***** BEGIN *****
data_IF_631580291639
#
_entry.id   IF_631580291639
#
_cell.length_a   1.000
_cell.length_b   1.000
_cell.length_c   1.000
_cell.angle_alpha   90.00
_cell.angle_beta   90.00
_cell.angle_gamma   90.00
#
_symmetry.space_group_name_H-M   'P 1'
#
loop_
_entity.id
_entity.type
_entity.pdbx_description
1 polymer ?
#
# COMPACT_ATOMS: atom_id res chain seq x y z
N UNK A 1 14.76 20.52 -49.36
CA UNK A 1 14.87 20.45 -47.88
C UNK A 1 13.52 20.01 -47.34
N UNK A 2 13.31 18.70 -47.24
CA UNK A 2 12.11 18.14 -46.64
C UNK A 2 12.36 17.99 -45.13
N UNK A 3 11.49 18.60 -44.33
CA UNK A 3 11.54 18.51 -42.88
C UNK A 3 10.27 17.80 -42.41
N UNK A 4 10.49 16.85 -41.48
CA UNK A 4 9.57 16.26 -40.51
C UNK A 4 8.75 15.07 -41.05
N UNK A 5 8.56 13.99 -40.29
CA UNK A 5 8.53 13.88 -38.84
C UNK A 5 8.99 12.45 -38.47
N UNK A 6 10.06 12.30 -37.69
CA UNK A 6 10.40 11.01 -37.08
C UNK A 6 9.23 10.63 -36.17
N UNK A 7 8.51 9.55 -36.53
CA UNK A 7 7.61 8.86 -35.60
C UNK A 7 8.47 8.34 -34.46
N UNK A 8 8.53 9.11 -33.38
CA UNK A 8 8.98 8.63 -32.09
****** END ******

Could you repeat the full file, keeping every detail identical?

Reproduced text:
data_IF_631580291639
#
_entry.id   IF_631580291639
#
_cell.length_a   1.000
_cell.length_b   1.000
_cell.length_c   1.000
_cell.angle_alpha   90.00
_cell.angle_beta   90.00
_cell.angle_gamma   90.00
#
_symmetry.space_group_name_H-M   'P 1'
#
loop_
_entity.id
_entity.type
_entity.pdbx_description
1 polymer ?
#
# COMPACT_ATOMS: atom_id res chain seq x y z
N UNK A 1 14.76 20.52 -49.36
CA UNK A 1 14.87 20.45 -47.88
C UNK A 1 13.52 20.01 -47.34
N UNK A 2 13.31 18.70 -47.24
CA UNK A 2 12.11 18.14 -46.64
C UNK A 2 12.36 17.99 -45.13
N UNK A 3 11.49 18.60 -44.33
CA UNK A 3 11.54 18.51 -42.88
C UNK A 3 10.27 17.80 -42.41
N UNK A 4 10.49 16.85 -41.48
CA UNK A 4 9.57 16.26 -40.51
C UNK A 4 8.75 15.07 -41.05
N UNK A 5 8.56 13.99 -40.29
CA UNK A 5 8.53 13.88 -38.84
C UNK A 5 8.99 12.45 -38.47
N UNK A 6 10.06 12.30 -37.69
CA UNK A 6 10.40 11.01 -37.08
C UNK A 6 9.23 10.63 -36.17
N UNK A 7 8.51 9.55 -36.53
CA UNK A 7 7.61 8.86 -35.60
C UNK A 7 8.47 8.34 -34.46
N UNK A 8 8.53 9.11 -33.38
CA UNK A 8 8.98 8.63 -32.09